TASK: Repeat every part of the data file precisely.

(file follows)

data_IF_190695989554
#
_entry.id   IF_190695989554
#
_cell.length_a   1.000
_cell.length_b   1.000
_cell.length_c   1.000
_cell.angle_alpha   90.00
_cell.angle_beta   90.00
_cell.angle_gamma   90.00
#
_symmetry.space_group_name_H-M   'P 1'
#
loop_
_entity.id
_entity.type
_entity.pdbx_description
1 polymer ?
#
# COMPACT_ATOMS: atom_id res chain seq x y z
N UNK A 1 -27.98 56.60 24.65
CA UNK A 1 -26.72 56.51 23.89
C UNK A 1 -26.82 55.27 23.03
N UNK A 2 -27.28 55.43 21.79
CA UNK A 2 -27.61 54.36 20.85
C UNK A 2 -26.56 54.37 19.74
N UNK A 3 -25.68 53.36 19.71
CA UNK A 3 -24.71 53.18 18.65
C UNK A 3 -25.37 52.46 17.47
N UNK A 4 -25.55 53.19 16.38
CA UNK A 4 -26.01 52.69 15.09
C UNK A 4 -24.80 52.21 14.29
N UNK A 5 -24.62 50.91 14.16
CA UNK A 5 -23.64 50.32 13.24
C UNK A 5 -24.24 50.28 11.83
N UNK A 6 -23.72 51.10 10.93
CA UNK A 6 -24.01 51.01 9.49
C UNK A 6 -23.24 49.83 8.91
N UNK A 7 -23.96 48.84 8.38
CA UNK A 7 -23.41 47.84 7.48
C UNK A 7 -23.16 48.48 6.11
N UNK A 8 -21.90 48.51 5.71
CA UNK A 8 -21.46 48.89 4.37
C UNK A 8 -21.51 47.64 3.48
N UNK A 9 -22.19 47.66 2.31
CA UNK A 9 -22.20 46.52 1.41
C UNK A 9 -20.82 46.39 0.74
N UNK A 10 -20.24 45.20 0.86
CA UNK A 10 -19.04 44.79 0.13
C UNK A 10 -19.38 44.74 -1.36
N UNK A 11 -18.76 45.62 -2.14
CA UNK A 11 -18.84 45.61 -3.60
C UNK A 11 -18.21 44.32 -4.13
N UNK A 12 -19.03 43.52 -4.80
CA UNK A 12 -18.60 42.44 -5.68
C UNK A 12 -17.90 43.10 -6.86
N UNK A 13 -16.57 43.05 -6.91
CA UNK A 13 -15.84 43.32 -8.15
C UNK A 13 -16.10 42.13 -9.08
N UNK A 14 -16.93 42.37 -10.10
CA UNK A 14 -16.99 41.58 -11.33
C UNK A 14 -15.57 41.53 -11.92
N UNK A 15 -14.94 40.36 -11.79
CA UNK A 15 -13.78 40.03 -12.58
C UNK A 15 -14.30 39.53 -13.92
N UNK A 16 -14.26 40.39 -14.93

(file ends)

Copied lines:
data_IF_190695989554
#
_entry.id   IF_190695989554
#
_cell.length_a   1.000
_cell.length_b   1.000
_cell.length_c   1.000
_cell.angle_alpha   90.00
_cell.angle_beta   90.00
_cell.angle_gamma   90.00
#
_symmetry.space_group_name_H-M   'P 1'
#
loop_
_entity.id
_entity.type
_entity.pdbx_description
1 polymer ?
#
# COMPACT_ATOMS: atom_id res chain seq x y z
N UNK A 1 -27.98 56.60 24.65
CA UNK A 1 -26.72 56.51 23.89
C UNK A 1 -26.82 55.27 23.03
N UNK A 2 -27.28 55.43 21.79
CA UNK A 2 -27.61 54.36 20.85
C UNK A 2 -26.56 54.37 19.74
N UNK A 3 -25.68 53.36 19.71
CA UNK A 3 -24.71 53.18 18.65
C UNK A 3 -25.37 52.46 17.47
N UNK A 4 -25.55 53.19 16.38
CA UNK A 4 -26.01 52.69 15.09
C UNK A 4 -24.80 52.21 14.29
N UNK A 5 -24.62 50.91 14.16
CA UNK A 5 -23.64 50.32 13.24
C UNK A 5 -24.24 50.28 11.83
N UNK A 6 -23.72 51.10 10.93
CA UNK A 6 -24.01 51.01 9.49
C UNK A 6 -23.24 49.83 8.91
N UNK A 7 -23.96 48.84 8.38
CA UNK A 7 -23.41 47.84 7.48
C UNK A 7 -23.16 48.48 6.11
N UNK A 8 -21.90 48.51 5.71
CA UNK A 8 -21.46 48.89 4.37
C UNK A 8 -21.51 47.64 3.48
N UNK A 9 -22.19 47.66 2.31
CA UNK A 9 -22.20 46.52 1.41
C UNK A 9 -20.82 46.39 0.74
N UNK A 10 -20.24 45.20 0.86
CA UNK A 10 -19.04 44.79 0.13
C UNK A 10 -19.38 44.74 -1.36
N UNK A 11 -18.76 45.62 -2.14
CA UNK A 11 -18.84 45.61 -3.60
C UNK A 11 -18.21 44.32 -4.13
N UNK A 12 -19.03 43.52 -4.80
CA UNK A 12 -18.60 42.44 -5.68
C UNK A 12 -17.90 43.10 -6.86
N UNK A 13 -16.57 43.05 -6.91
CA UNK A 13 -15.84 43.32 -8.15
C UNK A 13 -16.10 42.13 -9.08
N UNK A 14 -16.93 42.37 -10.10
CA UNK A 14 -16.99 41.58 -11.33
C UNK A 14 -15.57 41.53 -11.92
N UNK A 15 -14.94 40.36 -11.79
CA UNK A 15 -13.78 40.03 -12.58
C UNK A 15 -14.30 39.53 -13.92
N UNK A 16 -14.26 40.39 -14.93